Is it time to leave your church?

  • Ian Carmichael
  • 8 October 2015

As we’ve said previously, one of the things we want to do here on is orient you to new resources, particularly, of course, ones that come from our own stable. So in this post, Ian Carmichael introduces another of the four brand new books and resources that have recently come in from the printer…

It’s a word that drives just about any pastor to despair (although not necessarily because he sees it in his own heart and life). 

The word? Consumerism.

I make my purchase decision based on what I want; I pay my money; I receive the object of my desires; I get the satisfaction I was hoping for—or, if not, I complain and/or take my business elsewhere. Roughly speaking, that’s consumerism.

Of course, attacking the consumerism mindset from a Christian point of view is a shooting-fish-in-a-barrel exercise. How we can call ourselves followers of the one who did not come to be served but to serve, and yet continue to adopt a consumer mentality in life? That’s frankly a little hard to fathom. No, seeing the contradiction is not hard at all. It’s fighting it when we have sinful and selfish hearts that presents the daunting challenge. 

For us Christians, church is one of the battlefields of this challenge. As one author explains it:

“My generation especially has a knack for endless opining about what we want the church to be, or more likely want we don’t want it to be. It’s too trendy or not trend-savvy enough. Too cerebral or not intellectual enough. Too masculine or too feminine. Too homogenous or trying too hard to be diverse. We bristle at the music, the preaching, the politics, the pastor. We lament the church’s apathy about the arts or anemic theology of singleness. We complain about the Costco coffee, the way communion isn’t done communally, the awkward “college and career” class, and so on. There’s always something.” —Brett McCracken, Chipotle Church and the Problem of Choice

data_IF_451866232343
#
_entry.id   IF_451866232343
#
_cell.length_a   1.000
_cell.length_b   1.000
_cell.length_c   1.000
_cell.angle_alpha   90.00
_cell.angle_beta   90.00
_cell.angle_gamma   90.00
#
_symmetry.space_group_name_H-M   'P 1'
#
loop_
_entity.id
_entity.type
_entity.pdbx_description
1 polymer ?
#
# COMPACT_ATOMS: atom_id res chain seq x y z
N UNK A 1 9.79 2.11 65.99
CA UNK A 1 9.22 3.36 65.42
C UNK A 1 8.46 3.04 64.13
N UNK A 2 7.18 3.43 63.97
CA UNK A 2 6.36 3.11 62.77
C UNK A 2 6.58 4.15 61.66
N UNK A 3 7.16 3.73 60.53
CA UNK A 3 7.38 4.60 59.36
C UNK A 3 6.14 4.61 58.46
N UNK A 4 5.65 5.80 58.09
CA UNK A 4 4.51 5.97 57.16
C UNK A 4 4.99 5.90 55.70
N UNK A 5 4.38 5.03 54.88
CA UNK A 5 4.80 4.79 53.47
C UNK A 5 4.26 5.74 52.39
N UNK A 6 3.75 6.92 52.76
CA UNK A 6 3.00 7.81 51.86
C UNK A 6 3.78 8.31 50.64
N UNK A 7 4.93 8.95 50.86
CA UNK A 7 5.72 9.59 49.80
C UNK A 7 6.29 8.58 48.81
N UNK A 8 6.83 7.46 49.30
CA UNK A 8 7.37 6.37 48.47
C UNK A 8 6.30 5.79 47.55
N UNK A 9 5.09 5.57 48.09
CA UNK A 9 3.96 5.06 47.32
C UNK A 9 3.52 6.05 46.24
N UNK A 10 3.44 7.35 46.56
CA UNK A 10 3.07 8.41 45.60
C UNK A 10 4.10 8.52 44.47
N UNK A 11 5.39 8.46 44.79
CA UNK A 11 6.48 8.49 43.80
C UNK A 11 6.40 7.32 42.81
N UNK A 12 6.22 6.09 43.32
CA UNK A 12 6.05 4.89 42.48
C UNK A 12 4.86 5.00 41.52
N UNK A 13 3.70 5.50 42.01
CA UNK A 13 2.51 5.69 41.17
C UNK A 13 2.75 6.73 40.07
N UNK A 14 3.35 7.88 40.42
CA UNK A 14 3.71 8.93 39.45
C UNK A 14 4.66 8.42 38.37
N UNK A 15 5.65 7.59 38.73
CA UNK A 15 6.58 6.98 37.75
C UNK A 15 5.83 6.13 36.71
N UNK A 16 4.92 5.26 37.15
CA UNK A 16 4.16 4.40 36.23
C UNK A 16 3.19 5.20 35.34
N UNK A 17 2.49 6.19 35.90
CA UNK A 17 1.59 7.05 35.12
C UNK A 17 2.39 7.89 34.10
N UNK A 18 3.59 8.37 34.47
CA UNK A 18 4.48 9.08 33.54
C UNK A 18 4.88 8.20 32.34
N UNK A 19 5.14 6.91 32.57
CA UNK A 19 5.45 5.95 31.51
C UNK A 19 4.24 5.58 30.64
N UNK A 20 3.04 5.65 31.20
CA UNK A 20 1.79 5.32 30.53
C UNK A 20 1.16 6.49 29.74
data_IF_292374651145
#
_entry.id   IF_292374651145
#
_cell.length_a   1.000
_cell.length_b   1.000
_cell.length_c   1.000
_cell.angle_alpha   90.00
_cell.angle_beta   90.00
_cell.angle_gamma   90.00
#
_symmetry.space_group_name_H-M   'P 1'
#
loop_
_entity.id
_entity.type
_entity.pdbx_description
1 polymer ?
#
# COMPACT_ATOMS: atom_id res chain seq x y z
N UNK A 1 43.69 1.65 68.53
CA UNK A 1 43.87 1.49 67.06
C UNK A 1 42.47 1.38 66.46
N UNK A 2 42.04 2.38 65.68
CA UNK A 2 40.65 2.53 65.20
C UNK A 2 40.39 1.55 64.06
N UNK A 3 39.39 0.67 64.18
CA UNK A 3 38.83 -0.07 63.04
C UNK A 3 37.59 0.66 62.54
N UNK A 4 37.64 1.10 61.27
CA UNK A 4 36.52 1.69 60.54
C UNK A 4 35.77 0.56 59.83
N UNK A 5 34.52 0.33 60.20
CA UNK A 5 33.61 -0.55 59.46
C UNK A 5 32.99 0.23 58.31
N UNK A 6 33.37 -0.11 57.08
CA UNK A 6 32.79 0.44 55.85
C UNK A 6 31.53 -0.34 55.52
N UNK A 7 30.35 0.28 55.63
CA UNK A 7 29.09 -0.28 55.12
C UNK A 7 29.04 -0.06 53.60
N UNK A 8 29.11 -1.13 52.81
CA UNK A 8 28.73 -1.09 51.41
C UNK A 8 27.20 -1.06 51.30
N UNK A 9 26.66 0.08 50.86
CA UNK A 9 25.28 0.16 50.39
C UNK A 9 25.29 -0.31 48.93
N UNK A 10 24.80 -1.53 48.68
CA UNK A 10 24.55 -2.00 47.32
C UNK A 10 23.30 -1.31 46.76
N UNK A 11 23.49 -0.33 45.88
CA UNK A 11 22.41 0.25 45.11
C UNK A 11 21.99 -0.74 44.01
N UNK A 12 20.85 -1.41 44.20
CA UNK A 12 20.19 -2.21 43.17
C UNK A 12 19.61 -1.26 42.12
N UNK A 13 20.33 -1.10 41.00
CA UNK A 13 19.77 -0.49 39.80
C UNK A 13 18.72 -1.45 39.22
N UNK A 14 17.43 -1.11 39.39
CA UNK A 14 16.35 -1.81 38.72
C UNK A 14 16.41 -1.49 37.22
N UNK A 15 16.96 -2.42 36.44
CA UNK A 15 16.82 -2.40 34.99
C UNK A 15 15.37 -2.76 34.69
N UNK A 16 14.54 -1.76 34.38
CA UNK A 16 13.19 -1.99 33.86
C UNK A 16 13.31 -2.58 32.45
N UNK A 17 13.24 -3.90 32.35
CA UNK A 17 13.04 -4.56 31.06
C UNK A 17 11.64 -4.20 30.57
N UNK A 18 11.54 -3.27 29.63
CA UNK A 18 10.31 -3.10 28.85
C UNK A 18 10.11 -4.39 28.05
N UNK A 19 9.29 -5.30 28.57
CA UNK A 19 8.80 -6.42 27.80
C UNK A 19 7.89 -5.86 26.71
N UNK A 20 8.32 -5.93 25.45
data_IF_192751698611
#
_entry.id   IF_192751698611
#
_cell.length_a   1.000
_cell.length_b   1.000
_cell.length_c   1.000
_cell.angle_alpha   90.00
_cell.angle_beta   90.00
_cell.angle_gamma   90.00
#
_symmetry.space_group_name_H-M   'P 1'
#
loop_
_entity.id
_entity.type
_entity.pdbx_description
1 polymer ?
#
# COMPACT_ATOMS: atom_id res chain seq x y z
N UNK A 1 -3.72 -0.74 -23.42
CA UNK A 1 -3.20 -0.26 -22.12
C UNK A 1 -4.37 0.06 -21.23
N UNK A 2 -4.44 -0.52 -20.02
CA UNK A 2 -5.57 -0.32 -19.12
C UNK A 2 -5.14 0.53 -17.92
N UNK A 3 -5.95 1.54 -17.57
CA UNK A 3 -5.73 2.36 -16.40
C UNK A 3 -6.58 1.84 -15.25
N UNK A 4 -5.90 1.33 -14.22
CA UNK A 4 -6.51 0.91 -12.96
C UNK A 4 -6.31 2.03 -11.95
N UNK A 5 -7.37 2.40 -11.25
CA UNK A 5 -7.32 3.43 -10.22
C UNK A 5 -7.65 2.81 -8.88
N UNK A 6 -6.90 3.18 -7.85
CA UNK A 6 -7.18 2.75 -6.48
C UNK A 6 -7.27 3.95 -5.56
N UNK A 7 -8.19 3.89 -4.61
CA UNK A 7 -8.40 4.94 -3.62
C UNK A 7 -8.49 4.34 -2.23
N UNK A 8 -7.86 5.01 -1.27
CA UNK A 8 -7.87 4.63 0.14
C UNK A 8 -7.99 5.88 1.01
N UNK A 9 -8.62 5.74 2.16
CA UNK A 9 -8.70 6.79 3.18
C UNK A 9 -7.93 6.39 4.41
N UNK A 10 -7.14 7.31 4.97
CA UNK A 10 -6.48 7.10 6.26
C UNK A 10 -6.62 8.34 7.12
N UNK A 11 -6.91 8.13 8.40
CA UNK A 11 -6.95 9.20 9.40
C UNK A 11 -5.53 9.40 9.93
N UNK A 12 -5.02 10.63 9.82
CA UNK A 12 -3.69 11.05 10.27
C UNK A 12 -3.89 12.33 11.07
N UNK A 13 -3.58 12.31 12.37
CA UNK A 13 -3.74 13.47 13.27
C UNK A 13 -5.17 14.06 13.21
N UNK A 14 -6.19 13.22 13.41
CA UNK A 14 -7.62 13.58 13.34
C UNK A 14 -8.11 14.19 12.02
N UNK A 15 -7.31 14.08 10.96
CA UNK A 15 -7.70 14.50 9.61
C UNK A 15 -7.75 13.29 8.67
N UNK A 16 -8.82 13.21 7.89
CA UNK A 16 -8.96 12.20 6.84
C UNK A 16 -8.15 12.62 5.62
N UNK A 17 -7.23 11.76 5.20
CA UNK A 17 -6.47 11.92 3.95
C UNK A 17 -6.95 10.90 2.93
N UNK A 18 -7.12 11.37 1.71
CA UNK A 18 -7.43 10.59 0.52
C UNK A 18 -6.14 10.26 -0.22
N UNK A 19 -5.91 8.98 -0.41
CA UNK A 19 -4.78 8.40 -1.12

In a context where most of us have the wealth to be mobile (i.e. we own cars) and there are multiple churches within a 20-minute drive, the easy answer to my disappointment with my church is to move on to another church and see if it suits me better. 

And that’s a problem. Not just because it fails to appreciate the call of Christ to a mindset of service (Phil 2:4-11), but also because it fails to recognize the significance of my church.

That’s why Simon Flinders wrote Time to Go?, a short booklet addressing the question of why and how we might consider leaving a church. In it, Simon helpfully looks at what church is and why it meets, outlines five key reasons why you might leave your church, and sets out how to leave in a God-honouring (and from the pastor’s/church’s point of view, how to help people leave well).

Pastors or Christian friends do sometimes get the opportunity to talk to church members in advance of their decision to leave. And using this booklet to talk and think it through (using the discussion questions and prayer ideas) would definitely be a useful exercise.

But, sadly, often the first we hear of someone’s decision to leave our church is when we realise they haven’t been at church for a few weeks, and on enquiring we find they have decided to move on. For this reason, I want to suggest that having a bunch of copies of this booklet on your church information table may be a helpful approach.

Of course, if the pile of copies keeps disappearing at an alarming rate… further reflection may be required!

Order Time to Go online:

Matthias Media (AUS)          Matthias Media (USA)          10ofThose (UK)